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Pregnancy Bliss | Reproductive Health Hub

Fetal anatomy scan

Question:  How many times should I do the anatomy scan ? E.K. (South Africa)

Answer: I am assuming you are pregnant and you are referring to the fetal anatomy scan. If that is the case then, for most women, one scan is usually sufficient. This needs to be correctly timed. If it is done too early (before 18 weeks), it may not be possible to adequately check the anatomy of all the vital organs. 20 weeks is optimal. For very obese women, a repeat scan may be required to get a sufficiently clear view of all the vital organs. As stated before, for the majority, one scan, at around 20 weeks gestation is sufficient.




IVF for the over 40s

Question:  Can you please give me a contact number as a friend of mine is over 40 and is desperate to have a baby and would like ivf for over 40 years olds. M (UK)


Answer: As explained in our section on this subject, assisted conception in the form of IVF can and is usually fairly intensive. It involves administration of several hormone injections, serial ultrasound scan to track the development of egg follicles, harvesting of the eggs, preparation of the embryos, replacing the embryo into the womb, monitoring whether the procedure has been successful etc. What I am trying to say is that, this; for practical reasons, cannot be done remotely. Your friend will be better served by searching for an expert locally. A search online should yield instant results. My best wishes to her.



Conceiving after a cervical cancer vaccine

Question:  How soon can I get pregnant after I get the third dose of cervical cancer vaccine?  Is it okay to get pregnant right after I get the last dose of cervical cancer vaccine? Ideally, how long should I wait to get pregnant after the third dose? months, weeks, days?  does it matter?  If ever I get pregnant right after the last dose, will it harm my baby? A. (Philippines)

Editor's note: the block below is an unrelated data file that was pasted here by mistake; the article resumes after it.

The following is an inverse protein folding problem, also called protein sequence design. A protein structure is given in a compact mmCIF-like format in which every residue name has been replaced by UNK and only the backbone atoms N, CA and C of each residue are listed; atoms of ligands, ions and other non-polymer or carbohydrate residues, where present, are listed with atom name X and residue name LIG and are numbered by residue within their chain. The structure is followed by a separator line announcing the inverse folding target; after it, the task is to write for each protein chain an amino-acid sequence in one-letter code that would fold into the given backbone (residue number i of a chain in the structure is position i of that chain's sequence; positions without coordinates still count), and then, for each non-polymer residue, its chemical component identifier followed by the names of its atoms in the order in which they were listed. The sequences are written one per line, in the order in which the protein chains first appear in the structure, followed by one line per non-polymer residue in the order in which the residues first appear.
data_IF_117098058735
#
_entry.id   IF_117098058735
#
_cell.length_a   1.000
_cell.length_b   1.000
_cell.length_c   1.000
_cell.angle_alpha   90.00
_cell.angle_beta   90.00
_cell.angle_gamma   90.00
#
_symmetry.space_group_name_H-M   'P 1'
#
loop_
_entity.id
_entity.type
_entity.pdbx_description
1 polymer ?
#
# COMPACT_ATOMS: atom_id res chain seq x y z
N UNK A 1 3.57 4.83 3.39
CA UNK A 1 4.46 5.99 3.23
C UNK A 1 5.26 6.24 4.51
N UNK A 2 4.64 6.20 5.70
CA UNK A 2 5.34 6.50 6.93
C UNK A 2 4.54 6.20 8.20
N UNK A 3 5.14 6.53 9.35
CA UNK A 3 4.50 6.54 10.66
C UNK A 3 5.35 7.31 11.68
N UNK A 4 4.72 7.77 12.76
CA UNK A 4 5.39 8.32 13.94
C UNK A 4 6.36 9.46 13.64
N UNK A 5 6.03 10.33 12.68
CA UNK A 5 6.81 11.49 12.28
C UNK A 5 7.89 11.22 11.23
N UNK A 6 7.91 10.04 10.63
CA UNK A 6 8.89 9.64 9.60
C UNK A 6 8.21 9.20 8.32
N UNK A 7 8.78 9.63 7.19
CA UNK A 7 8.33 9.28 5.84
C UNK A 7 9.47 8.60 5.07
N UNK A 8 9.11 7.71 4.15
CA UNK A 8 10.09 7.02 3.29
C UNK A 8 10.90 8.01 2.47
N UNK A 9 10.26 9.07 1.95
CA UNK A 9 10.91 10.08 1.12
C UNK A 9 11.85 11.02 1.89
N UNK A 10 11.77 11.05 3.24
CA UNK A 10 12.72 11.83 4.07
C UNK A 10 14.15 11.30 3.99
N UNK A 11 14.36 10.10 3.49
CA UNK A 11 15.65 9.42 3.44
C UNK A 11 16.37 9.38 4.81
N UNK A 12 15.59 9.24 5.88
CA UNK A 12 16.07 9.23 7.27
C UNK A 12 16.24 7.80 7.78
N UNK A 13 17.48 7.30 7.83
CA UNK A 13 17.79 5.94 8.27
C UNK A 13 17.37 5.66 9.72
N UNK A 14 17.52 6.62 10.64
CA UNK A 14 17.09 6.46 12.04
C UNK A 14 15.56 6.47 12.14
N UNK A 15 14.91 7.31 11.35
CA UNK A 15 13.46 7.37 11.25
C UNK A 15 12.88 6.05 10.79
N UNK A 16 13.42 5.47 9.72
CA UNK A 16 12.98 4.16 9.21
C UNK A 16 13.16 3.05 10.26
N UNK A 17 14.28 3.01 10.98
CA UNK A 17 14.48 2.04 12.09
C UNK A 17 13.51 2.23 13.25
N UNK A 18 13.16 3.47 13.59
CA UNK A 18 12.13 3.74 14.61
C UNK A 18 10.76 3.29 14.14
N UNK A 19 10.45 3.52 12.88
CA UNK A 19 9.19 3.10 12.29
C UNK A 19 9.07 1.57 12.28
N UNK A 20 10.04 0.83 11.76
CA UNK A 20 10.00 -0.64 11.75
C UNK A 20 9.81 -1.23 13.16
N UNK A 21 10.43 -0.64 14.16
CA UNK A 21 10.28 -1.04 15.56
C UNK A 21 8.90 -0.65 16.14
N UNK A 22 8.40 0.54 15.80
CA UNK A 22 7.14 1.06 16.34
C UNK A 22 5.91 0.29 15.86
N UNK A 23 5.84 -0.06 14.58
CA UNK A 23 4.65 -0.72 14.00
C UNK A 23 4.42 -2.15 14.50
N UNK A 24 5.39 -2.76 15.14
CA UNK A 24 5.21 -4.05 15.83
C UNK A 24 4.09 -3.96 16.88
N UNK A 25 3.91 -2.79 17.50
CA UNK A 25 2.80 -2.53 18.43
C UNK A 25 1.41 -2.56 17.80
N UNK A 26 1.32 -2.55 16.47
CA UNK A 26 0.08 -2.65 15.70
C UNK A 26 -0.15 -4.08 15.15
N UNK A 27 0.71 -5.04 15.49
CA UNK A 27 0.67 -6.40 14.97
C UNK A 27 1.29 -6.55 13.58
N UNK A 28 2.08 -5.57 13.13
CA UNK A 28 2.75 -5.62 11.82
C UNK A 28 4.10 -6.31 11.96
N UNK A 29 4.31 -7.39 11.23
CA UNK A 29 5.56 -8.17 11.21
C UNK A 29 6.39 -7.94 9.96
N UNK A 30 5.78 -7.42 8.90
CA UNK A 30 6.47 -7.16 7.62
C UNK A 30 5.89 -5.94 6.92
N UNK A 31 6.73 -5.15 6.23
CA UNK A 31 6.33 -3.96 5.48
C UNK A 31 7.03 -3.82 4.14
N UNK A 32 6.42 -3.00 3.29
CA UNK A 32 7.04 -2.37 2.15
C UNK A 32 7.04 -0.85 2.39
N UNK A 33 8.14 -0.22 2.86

Answer: Whilst the administration of the cervical cancer vaccine, be it Cervarix or Gardasil, is not recommended if you are already pregnant, there is no restriction time-wise, to getting pregnant after you have had the vaccine. Remember, neither vaccine utilises a live virus. There is no risk of any disease to you or the baby were you to become pregnant after you have had the vaccine. You can safely try to get pregnant right after you finish the vaccine course.



Painkillers and antibiotics in pregnancy

Question:  My wife is only 20. At 3 months pregnant, she took some painkillers such as paracetamol and septrin. A month later, she's having headaches and regular running nose...is her baby safe? I am concerned coz I’m   living separately from her, several miles away and cannot therefore take her to hospital. Thank you for your advice. M.K. (Kenya)


Answer: There is no problem with using Paracetamol during pregnancy as long as it is used in the correct dose. It can be taken safely, even repeatedly, during pregnancy. Septrin, which is, of course not a painkiller but an antibiotic is one of those drugs where the advice is to avoid during pregnancy. This is because it contains Trimethoprim, a drug that is a folic acid antagonist. Whilst this does not make it an absolute contra-indication, the advice is normally to use an alternative that is known to be definitely safe. Any of the Penicillins or Cephalosporins can be used safely in pregnancy. There are many of these.  I do not think a single, possibly 5-7 day course of Septrin would have harmed the baby. However, a repeat would certainly not be recommended.